Here is the audiobook that I spent much of the 48 Hour Book Challenge listening to, though it took me another couple weeks to actually finish it. It’s also the last book in a series that I started two years ago and had missed the third book in waiting for it to come out.

GoliathGoliath by Scott Westerfeld. Read by Alan Cumming.
This is (as I was saying) the last book in the alternate-history Leviathan trilogy. Deryn and Dillon are travelling around the world in the Leviathan, trying to stop World War I. As they journey from the Ottoman Empire (where the second book, Behemoth, was set), they stop in Russia to take on board the mad inventor Tesla. Tesla claims to have invented a weapon so powerful that it will prevent all future wars, and the Leviathan is sent first to Japan and then to New York to help Tesla demonstrate the weapon. Along the way, Alek and Deryn have encounters with several more famous people, including Hearst, Pancho Villa, and a famous real-life lady reporter. There’s the steady tension of trying to prevent the war and the horrific damage that a real demonstration of Tesla’s weapon, Goliath, could cause, as well as regular exciting incidents throughout. Goliath follows the pattern set in the first book in making the characters and the setting as strong as the plot. Both of our main characters must look seriously at their future careers and personal lives. Deryn has been falling in love with Alek for a while, but it is only partway through this book that he finally learns that his best friend is a girl. And what future is there on the one hand for a prince in exile whose people don’t currently support him and whose potential throne is threatened by war? What future for a girl who will no longer be able to pretend that she is a boy when she is old enough to need to look like a man? The reflections on politics and the nature of love and friendship are never allowed to get depressing, and the presence of the Perspicacious Lorises, two adorable yet incredible intelligent engineered animals, lightens things still further. And while Alek is by nature a more serious person, Deryn is light-hearted and free-spirited, even when dealing with the serious issues that come up here. I tend to hear some of Deryn’s signature phrases, like “barking spiders,” spoken in a Scottish accent, frequently around the house whenever people are listening to this book.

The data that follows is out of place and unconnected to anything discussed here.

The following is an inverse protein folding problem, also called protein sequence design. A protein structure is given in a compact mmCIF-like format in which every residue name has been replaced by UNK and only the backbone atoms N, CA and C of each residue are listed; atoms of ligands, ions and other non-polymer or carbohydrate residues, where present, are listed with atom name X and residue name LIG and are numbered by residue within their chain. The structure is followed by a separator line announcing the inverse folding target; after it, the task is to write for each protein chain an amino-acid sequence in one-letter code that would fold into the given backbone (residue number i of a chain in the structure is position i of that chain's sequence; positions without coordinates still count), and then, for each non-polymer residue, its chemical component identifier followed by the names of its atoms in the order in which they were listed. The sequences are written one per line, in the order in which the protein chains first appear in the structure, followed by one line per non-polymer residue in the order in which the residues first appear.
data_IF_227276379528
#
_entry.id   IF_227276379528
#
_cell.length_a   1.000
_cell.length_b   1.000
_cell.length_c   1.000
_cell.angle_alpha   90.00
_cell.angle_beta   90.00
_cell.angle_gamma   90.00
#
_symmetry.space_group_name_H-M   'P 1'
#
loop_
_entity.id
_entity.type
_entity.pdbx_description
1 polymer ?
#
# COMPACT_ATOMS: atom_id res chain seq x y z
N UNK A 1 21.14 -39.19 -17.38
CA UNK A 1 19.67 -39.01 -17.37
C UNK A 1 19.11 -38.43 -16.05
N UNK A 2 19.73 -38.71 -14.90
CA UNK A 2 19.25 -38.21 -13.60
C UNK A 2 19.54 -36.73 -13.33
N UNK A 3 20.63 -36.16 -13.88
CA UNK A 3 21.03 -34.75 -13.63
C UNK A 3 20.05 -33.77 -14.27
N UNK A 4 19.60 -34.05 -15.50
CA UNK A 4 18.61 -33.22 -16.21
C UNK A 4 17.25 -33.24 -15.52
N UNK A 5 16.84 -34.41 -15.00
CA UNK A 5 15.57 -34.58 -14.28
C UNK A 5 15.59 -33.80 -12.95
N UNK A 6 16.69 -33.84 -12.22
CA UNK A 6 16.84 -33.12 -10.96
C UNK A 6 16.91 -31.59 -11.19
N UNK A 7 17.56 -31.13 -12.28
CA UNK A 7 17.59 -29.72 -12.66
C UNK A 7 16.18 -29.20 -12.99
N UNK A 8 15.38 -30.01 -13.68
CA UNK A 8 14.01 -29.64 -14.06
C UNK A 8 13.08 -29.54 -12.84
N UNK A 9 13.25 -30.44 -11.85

So there is finally (spoiler!) some romance in this book, but nothing to offend or to turn off male readers. I’d written in my first review that it’s marketed as a teen title, but that I didn’t find anything to make it inappropriate to younger readers. I can now report that the series doesn’t get any worse in terms of violence or sex – there is some violence, more discussion of the implications of the large-scale casualties involved in war, and a very middle-grade appropriate romance. My eight-year-old (who seems to prefer older middle-grade to teen books for his listening) loved this series to the point that I’ve had to come in to his room at my bedtime to tell him to turn off the audiobook. It works very well as an audiobook. Alan Cumming is adept at doing different voices and accents for at least the main characters – officers of the same rank and nationality end up sounding a little similar, but I can live with that. While he’s good at European accents, I found his American accents a little grating – but as the American characters were also somewhat grating, that also didn’t spoil my enjoyment of the book. I am always on the look-out for books and series that will appeal to both genders, and this series does have strong cross-gender as well as multi-aspect (plot, character, and setting) appeal.

About Katy K.

I'm a librarian and book worm who believes that children and adults deserve great books to read.
This entry was posted in Books and tagged , , , . Bookmark the permalink.

Leave a Reply

Fill in your details below or click an icon to log in:

WordPress.com Logo

You are commenting using your WordPress.com account. Log Out /  Change )

Facebook photo

You are commenting using your Facebook account. Log Out /  Change )

Connecting to %s